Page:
Chaslot tried to explain to the man that the conspiracy was obviously untrue and that YouTube’s recommendation engine was simply serving up more of what it thought he wanted. The man at first appeared to understand, Chaslot said, but then concluded: “But there are so many of them.”
A QA engineer walks into a bar. Orders a beer. Orders 0 beers. Orders 99999999999 beers. Orders a lizard. Orders -1 beers. Orders a ueicbksjdhd.First real customer walks in and asks where the bathroom is. The bar bursts into flames, killing everyone.
TV news analysts are typically fixated on politics as a game (who are the players? what is the strategy? who is winning/ losing?). The game frame pits parties and groups against one another in an artificially constructed battle that fails to engage with the underlying issue.
The game frame fools the public into feeling like it “totally knows what is going on” when in reality it only knows the soap opera of characters and strategy and none of the historical, economic, environmental, racial, or social context surrounding an actual issue.
Where slowness comes from:
- Input devices
- Sample rates
- Displays and GPUs
- Cycle stacking
- Runtime overhead
- Latency by design
- User-hostile work
- Application code
…There is a deep stack of technology that makes a modern computer interface respond to a user's requests.
There is reason for this complexity, and yet we feel sad that computer users trying to be productive with these devices are so often left waiting, watching spinners, or even just with the slight but still perceptible sense that their devices simply can't keep up with them.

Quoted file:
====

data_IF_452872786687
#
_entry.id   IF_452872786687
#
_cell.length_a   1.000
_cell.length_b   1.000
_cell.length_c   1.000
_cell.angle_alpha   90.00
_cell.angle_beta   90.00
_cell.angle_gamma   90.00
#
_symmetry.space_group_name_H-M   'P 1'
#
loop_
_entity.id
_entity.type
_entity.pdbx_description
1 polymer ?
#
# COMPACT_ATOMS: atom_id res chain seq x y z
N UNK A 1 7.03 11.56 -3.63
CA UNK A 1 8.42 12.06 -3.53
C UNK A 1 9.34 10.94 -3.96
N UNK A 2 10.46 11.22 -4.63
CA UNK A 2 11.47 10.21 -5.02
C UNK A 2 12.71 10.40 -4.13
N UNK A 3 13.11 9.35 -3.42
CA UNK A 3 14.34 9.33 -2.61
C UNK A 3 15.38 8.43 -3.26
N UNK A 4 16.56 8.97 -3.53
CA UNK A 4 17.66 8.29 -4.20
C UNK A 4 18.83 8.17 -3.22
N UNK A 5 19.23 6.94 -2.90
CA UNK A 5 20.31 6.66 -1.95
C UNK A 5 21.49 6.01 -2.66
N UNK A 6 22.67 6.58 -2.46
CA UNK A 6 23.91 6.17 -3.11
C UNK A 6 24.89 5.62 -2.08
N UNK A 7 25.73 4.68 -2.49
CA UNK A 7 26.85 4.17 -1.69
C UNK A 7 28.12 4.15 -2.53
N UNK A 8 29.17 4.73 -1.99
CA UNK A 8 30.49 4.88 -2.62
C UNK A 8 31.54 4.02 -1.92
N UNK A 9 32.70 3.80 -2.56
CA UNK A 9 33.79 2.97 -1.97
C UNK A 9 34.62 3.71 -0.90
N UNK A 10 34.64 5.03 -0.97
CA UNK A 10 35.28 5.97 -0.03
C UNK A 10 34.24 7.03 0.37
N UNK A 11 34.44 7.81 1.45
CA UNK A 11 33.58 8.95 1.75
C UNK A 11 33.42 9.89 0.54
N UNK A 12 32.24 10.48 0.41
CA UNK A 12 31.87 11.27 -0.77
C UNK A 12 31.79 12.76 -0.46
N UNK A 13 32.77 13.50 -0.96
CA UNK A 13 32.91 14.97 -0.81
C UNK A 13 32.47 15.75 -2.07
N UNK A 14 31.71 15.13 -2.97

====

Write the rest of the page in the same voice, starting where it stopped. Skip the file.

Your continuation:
From the conference website: Shaun Angeles Penangke is a Kungarakany and Arrernte man who grew up in the central desert lands of his mother in Mparntwe, Alice Springs. He belongs to a long lineage of Kwatye-kenhe (Rainmaker) and Yerrampe (Honey ant) families whose traditional country is centred on Apmere Ayampe and Apmere Alkwepetye, both located north of Mparntwe.
Shaun is the Artwe-kenhe (Men’s) Collection Researcher at the Strehlow Research Centre, Museum and Art Gallery of the Northern Territory [Australia].
Here’s the interesting thing that happens when you’re president, or when you go through the experience of being president.
So, you start off, you know, you’re a community organizer and you’re struggling to try to get people to recognize each other’s common interests and you’re trying to get some project done in a small community. You start thinking, ok, you know what? This alderman’s a knucklehead. They’re resistant to doing the right thing, and so I need to get more knowledge, more power, more influence, so that I can really have an impact.
And so you go to the state legislature, and you look around and you say well, these jamokes. Not all of them, but I’m just saying, you start getting that sense of…this is just like dealing with the alderman. So, nah, I gotta do something different.
Then you go to the U.S. Senate and you’re looking around and you’re like…awww man.
And then when you’re president, you’re sitting in these international meetings, and it’s like the G20 and you got all these world leaders, and it’s the same people. Which is really interesting. Same dynamics. It’s just that there’s a bigger spotlight, there’s a bigger stage.
But I’m only partly joking about that.
The nature of human dynamics does not change from level to level.
…The way power works at every level, at the United Nations or in your neighborhood, is, do you have a community that stands behind what you stand for? And if you do you’ll have more power. And if you don’t, you won’t.